Mey Member

updated to follow: Stratigraphic Guide to the Rogaland Group, Norwegian North Sea. Harald Brunstad, Felix M. Gradstein, Jan Erik Lie, Øyvind Hammer, Dirk Munsterman,  Gabi Ogg, and Michelle Hollerbach. Newsletter on Stratigraphy, vol 46/2 pp137-286, 2013.

Rogaland Group, Lista Formation

Unit definition

The Mey Member is attributed to the intra Lista Formation sandstones in subarea SW in Figs. 1 and 72.


Fig 1: Location map of the Members of the Lista Formation.



In the Central Graben of the North Sea this unit was formerly called the Andrew Formation. The Mey Member was introduced by Knox and Holloway (1992), and attributed to all major sandstone units and associated tuffaceous deposits within the Lista Formation of the Outer Moray Firth and the Central Graben. The Mey Member includes the Andrew Member (Lower Mey) and the Balmoral Member (Middle and Upper Mey) of Neal (1996) on the UK side of the North Sea (see also Kilhams et al. 2012).


Derivatio nominis

The Mey Member is named after the Castle Mey, Caithness, Scotland.

Type well

UK well 21/2-1: Depth 2002.5 - 2356.5m RKB. Coordinates N57°55'14.490", E 00°15'46930". Defined by Knox & Holloway (1992).

Reference wells

Norwegian well 7/11-2 (Fig. 73): Depth 3027-3107m RKB. Coordinates 57°4'15.20" N 2°24'26.50" E. Cores 3030.6-3046.2m RKB.

Norwegian well 7/11-1 (New, this study, Fig. 74). Depth 2975-3070 m RKB. Coordinates N 57°04'15.60", E 02°26'24.40". No cores.

Norwegian well 1/5-2 (New, Fig. 75). Depth 3137 - 3190m RKB. Coordinates N 56°34'41.59", E 02°38'30.53". No cores.

Fig. 73. Well 7/11-2 composite log Rogaland Group. Stratigraphic position of the Mey Member is outlined in stratigraphic column to the right.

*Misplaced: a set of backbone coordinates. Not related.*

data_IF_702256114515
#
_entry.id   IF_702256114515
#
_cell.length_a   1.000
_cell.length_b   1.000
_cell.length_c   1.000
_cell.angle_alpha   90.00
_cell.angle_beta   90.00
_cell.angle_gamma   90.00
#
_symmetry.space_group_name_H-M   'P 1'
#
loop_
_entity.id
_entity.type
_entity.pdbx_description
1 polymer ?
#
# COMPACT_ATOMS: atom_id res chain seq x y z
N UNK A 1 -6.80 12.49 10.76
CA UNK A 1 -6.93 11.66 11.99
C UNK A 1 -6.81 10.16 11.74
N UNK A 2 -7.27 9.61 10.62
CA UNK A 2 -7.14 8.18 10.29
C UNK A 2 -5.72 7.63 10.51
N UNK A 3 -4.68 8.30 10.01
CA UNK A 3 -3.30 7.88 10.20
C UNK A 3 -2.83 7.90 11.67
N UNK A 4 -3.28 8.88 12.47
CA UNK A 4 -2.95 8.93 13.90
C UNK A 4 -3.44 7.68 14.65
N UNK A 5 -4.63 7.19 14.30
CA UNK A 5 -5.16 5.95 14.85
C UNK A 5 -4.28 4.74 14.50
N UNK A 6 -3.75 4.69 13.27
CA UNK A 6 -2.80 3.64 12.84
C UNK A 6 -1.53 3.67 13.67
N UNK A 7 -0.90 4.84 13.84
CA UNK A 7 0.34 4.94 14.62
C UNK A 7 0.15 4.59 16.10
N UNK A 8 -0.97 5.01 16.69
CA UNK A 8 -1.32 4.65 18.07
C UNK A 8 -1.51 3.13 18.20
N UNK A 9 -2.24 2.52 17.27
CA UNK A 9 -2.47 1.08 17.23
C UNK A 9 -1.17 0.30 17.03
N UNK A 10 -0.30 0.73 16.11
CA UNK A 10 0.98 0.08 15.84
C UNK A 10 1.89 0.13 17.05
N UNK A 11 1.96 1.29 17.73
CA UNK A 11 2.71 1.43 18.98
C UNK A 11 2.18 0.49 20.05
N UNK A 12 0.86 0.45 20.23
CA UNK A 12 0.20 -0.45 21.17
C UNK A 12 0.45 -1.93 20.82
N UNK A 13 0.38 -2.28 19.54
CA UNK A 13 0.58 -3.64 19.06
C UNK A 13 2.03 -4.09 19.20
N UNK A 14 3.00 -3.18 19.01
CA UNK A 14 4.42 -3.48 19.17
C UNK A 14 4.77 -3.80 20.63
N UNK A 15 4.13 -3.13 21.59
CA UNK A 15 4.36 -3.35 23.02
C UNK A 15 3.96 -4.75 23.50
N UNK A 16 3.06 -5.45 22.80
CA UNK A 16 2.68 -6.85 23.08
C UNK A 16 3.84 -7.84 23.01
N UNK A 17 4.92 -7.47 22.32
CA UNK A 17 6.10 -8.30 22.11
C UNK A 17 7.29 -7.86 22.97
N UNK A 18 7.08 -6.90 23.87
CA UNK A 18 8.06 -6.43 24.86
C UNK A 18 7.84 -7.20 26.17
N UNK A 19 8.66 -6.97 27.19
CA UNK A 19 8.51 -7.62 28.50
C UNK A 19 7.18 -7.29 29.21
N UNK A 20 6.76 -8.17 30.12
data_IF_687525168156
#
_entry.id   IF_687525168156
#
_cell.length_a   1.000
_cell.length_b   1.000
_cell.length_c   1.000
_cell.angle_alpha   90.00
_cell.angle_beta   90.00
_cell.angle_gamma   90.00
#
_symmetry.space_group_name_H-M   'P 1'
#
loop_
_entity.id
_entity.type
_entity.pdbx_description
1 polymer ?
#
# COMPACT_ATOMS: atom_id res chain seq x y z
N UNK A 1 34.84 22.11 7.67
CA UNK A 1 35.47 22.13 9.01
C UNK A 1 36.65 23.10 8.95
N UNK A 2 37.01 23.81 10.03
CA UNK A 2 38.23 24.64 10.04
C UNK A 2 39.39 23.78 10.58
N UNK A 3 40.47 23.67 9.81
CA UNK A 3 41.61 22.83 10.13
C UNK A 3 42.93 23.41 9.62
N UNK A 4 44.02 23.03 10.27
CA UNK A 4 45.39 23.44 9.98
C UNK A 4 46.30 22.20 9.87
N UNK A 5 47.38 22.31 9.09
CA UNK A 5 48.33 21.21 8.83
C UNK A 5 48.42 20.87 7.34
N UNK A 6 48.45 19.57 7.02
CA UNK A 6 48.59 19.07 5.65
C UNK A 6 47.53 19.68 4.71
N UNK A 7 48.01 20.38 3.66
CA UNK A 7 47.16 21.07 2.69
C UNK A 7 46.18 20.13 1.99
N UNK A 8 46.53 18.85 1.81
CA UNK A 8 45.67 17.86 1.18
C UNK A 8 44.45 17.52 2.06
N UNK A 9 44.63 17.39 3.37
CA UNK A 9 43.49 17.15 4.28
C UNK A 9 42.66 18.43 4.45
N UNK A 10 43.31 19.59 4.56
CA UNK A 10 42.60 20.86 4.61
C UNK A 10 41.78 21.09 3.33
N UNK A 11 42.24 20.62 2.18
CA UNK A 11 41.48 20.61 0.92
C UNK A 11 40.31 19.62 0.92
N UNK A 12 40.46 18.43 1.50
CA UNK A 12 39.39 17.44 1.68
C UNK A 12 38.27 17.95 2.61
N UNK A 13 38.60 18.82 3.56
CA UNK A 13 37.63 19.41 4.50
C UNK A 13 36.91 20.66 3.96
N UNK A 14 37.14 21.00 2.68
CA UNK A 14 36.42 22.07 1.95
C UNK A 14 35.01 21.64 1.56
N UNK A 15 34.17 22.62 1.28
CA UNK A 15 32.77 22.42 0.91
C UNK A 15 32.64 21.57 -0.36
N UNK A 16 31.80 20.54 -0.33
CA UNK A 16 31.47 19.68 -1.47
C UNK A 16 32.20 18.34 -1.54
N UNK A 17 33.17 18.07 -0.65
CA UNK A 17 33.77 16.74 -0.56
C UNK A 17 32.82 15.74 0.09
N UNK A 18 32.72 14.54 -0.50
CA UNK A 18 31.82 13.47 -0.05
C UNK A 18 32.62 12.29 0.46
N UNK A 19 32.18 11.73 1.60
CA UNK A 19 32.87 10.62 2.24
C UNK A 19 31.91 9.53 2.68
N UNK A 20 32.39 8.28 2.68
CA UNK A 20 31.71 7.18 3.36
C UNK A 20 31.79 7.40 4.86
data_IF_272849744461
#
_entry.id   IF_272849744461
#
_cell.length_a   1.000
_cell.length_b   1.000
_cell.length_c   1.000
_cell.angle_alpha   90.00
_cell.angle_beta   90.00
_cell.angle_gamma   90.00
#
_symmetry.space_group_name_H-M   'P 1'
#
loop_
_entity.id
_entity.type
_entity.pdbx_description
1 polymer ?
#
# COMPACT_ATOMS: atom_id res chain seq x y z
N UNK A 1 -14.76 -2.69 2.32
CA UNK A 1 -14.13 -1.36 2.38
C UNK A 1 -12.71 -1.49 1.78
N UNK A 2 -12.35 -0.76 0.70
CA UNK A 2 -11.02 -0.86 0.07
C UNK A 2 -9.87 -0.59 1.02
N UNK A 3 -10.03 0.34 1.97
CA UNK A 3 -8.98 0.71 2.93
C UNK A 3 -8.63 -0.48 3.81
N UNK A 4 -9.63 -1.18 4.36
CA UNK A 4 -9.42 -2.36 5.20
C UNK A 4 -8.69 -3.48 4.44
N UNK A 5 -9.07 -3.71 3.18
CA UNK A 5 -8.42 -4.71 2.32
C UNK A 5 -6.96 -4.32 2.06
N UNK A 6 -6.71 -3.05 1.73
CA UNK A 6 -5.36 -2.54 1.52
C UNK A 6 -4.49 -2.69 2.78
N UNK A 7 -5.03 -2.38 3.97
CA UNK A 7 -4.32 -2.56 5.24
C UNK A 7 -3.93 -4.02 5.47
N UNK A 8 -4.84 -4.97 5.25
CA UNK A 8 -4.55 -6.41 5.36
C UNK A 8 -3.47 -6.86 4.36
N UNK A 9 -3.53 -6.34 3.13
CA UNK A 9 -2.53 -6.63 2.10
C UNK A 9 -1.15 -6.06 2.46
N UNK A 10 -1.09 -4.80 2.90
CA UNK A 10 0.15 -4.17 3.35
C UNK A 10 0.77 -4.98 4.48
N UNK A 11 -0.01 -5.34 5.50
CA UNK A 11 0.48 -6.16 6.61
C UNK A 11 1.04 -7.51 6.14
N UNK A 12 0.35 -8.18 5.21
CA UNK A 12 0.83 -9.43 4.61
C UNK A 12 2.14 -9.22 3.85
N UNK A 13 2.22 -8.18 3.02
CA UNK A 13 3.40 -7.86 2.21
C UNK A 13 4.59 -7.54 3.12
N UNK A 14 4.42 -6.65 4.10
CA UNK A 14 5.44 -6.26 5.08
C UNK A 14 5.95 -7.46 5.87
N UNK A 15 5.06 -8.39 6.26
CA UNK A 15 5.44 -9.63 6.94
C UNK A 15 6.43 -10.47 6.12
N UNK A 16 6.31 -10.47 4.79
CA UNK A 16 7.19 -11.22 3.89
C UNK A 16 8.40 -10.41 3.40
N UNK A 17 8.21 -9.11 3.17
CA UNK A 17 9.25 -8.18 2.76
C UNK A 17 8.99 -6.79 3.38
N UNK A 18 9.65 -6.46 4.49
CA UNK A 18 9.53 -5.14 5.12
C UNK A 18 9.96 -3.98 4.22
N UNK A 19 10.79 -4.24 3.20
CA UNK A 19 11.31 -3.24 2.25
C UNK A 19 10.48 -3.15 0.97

Fig. 74. Well 7/11-1 composite log Rogaland Group. Stratigraphic position of the Mey Member is outlined in stratigraphic column to the right.

Fig. 75. Well 1/5-2 composite log Rogaland Group. Stratigraphic position of the Mey Member is outlined in stratigraphic column to the right.


The Mey Member typically consists of stacked units of fine- to medium-grained, or occasionally coarse-grained, sandstones with common mudstone and chalk clasts (Figs. 76-78).

The non-tuffaceous sandstones of the Mey Member mostly range from fine to medium, occasionally coarse, sand grade, and commonly include angular clasts of mudstone or limestone. Rounded and glauconite stained pebbles of chalk and flint are encountered in some beds. The sandstones consist of a succession of superimposed sandstone units, often with sharp, erosional base, interbedded with typical variegated, bioturbated Lista mudstones. Primary structures are scarce, with most sandstones being structureless or displaying water escape structures (Knox & Holloway 1992). The sandstones include sporadic zones of calcite cementation, with pervasive cementation in the lowermost sandstone unit (Mey L1 Sub-member, see below), reflected as consistently higher sonic velocities. Sandstone intrusions are frequently found associated with the upper boundary of sandstones bodies often with an abundance of angular and tabular mudstone clasts.

Fig. 76. Core Photograph Mey Member well UK30/14-1. Well sorted sandstones with mud flakes. The well is drilled at the Flyndre Discovery at the Norwegian/UK Boundary. Photography by H.Brunstad.